Somewhere in the code of the Max method as written by Microsoft it will push each item in the collection through this method to perform the Max calculation.

When passing the delegate as a parameter to the Max method one of the overloads of the Max extension method will have to be satisfied - this is to say that if you satisfy the delegate which take and integer then the "greater than >"  or "less than <" operator will be used against the integer.

Within the lamda expression the => is read out as "goes to" - ie p goes to p.Age

Is this good?
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Author Comment

by:daveamour
ID: 24792440
Is this good?
I hope so but that was my question!
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Expert Comment

by:Richard Lee
ID: 24792453
I rewrote your question to be a bit more precise and concluding that this is how it works
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Accepted Solution

by:
Richard Lee earned 500 total points
ID: 24792509
I have rewritten the question to be more accurate. I also added a revision for your final example.

---------

The Max method is an extension method of the IEnumerable interface,

The Max method takes an argument which is a delegate. This parameter can be supplied using a lambda expression which is just a more concise form of writing a simple anonymous methods.

Somewhere in the code of the Max method as written by Microsoft it will push each item in the collection through this method to perform the Max calculation.

When passing the delegate as a parameter to the Max method one of the overloads of the Max extension method will have to be satisfied - this is to say that if you satisfy the delegate which take and integer then the "greater than >"  or "less than <" operator will be used against the integer.

Within the lamda expression the => is read out as "goes to"

example:

p => p.Age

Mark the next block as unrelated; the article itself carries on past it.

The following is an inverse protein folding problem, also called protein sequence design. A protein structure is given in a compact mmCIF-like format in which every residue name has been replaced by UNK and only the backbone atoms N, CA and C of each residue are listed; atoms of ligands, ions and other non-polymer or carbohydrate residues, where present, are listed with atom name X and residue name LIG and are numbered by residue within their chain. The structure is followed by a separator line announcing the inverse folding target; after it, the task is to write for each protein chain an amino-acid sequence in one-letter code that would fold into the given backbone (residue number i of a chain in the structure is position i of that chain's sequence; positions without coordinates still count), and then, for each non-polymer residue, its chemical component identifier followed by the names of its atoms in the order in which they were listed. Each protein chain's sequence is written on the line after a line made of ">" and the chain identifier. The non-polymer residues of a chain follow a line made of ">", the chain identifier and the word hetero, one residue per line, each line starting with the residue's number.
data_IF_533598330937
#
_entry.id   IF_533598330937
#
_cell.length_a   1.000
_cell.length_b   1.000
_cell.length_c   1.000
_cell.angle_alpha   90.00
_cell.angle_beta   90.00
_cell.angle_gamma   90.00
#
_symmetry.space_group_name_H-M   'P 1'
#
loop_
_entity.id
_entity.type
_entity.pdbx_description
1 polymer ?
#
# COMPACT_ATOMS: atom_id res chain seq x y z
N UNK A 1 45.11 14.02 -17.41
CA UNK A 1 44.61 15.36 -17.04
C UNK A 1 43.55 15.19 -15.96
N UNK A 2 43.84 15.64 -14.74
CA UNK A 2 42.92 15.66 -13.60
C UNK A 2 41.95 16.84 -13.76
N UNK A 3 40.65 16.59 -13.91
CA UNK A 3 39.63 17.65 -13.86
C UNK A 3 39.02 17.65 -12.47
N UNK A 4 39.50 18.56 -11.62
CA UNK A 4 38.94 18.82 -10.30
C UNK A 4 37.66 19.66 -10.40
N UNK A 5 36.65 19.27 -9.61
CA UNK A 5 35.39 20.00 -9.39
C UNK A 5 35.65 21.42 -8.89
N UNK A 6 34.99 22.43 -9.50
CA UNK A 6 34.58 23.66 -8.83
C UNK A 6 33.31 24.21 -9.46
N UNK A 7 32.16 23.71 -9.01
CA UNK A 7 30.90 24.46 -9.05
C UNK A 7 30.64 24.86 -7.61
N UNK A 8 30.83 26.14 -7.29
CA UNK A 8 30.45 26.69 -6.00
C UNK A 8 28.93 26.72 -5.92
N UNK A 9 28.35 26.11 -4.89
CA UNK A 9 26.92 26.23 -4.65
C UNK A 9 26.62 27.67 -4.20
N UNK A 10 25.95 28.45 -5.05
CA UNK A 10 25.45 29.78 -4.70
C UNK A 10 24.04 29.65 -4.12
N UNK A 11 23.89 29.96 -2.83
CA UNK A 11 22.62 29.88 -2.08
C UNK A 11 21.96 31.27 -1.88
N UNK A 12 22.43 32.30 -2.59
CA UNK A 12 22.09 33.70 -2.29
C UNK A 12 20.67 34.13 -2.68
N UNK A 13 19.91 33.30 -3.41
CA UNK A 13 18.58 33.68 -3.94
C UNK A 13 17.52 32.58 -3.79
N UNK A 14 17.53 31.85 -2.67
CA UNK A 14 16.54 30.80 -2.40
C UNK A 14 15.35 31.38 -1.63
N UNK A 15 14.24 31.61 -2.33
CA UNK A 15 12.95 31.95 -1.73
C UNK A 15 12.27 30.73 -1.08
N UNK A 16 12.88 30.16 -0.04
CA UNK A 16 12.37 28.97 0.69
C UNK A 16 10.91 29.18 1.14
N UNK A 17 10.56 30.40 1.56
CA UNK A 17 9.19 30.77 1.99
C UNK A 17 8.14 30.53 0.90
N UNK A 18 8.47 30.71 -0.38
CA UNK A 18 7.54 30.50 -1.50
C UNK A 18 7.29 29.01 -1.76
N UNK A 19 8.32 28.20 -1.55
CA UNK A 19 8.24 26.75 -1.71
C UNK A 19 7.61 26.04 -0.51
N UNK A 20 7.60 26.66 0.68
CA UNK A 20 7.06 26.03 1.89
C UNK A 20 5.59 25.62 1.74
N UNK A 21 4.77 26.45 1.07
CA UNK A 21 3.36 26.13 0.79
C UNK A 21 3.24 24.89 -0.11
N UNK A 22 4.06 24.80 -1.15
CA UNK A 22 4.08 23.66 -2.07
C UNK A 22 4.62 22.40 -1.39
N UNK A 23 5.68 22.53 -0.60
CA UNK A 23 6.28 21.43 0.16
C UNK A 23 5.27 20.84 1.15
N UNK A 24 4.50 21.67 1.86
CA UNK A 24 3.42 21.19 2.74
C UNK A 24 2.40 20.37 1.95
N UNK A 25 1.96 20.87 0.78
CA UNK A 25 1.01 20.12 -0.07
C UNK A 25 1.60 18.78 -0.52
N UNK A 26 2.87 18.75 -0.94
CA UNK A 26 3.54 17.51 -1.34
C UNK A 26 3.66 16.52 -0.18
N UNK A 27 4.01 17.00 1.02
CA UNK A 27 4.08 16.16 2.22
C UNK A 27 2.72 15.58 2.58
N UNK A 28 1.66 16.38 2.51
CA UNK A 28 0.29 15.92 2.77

or

delegate int del(people p)
{
  return p.Age
}
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Author Comment

by:daveamour
ID: 24792535
Ok thanks that's great and I'll accept that as an answer.
One other question though if you don't mind.
In this link which someone posted, the anonymous delegate does not adhere to the delegate signature of the click event.  How is it we are able to do this?
http://www.developer.com/net/csharp/article.php/3598381
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Author Closing Comment

by:daveamour
ID: 31600495
Thanks
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Author Comment

by:daveamour
ID: 24792626
I'm going to post this last one as a seperate question.
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Expert Comment

by:Richard Lee
ID: 24792633
See the example below; I provide an excerpt

http://www.csharp-station.com/Tutorials/Lesson21.aspx

Using Delegate Parameters with Anonymous Methods

Many event handlers need to use the parameters of the delegate they are based on. The previous example didn't use those parameters, so it was more convenient to not declare them....
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Author Comment

by:daveamour
ID: 24792665
Ok so its built into the compiler that when using anonymous delegates that you don't have to code the method signature if you aren't using the parameters.  If you do code a signature in your anonymous method though then it does have to match the delegate definition.
Am I right in thinking this relaxation only applies to events as I couldn't get the attached code to work.

using System;

using System.Collections.Generic;

using System.Linq;

using System.Text;

using System.Threading;
 

namespace LinqExamples

{

    class LambdaTest

    {

        delegate void del(int i);
 

        static void Main()

        {

            del m = delegate() { Console.WriteLine("Hello"); };
 

            m();
 

            Console.Read();

        }

    }

}

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Expert Comment

by:Richard Lee
ID: 24792741
When calling delegates you have to supply the parameter however when constructing anonymous methods you don't have to declare parameter if not used.

See code below:
using System;

using System.Collections.Generic;

using System.Linq;

using System.Text;

using System.Threading;

 

namespace LinqExamples

{

    class LambdaTest

    {

        delegate void del(int i);

 

        static void Main()

        {

            del m = delegate { Console.WriteLine("Hello"); };

 

            m(2);

 

            Console.Read();

        }

    }

}

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Author Comment

by:daveamour
ID: 24792760
Ok right I get it now.
Thanks very much,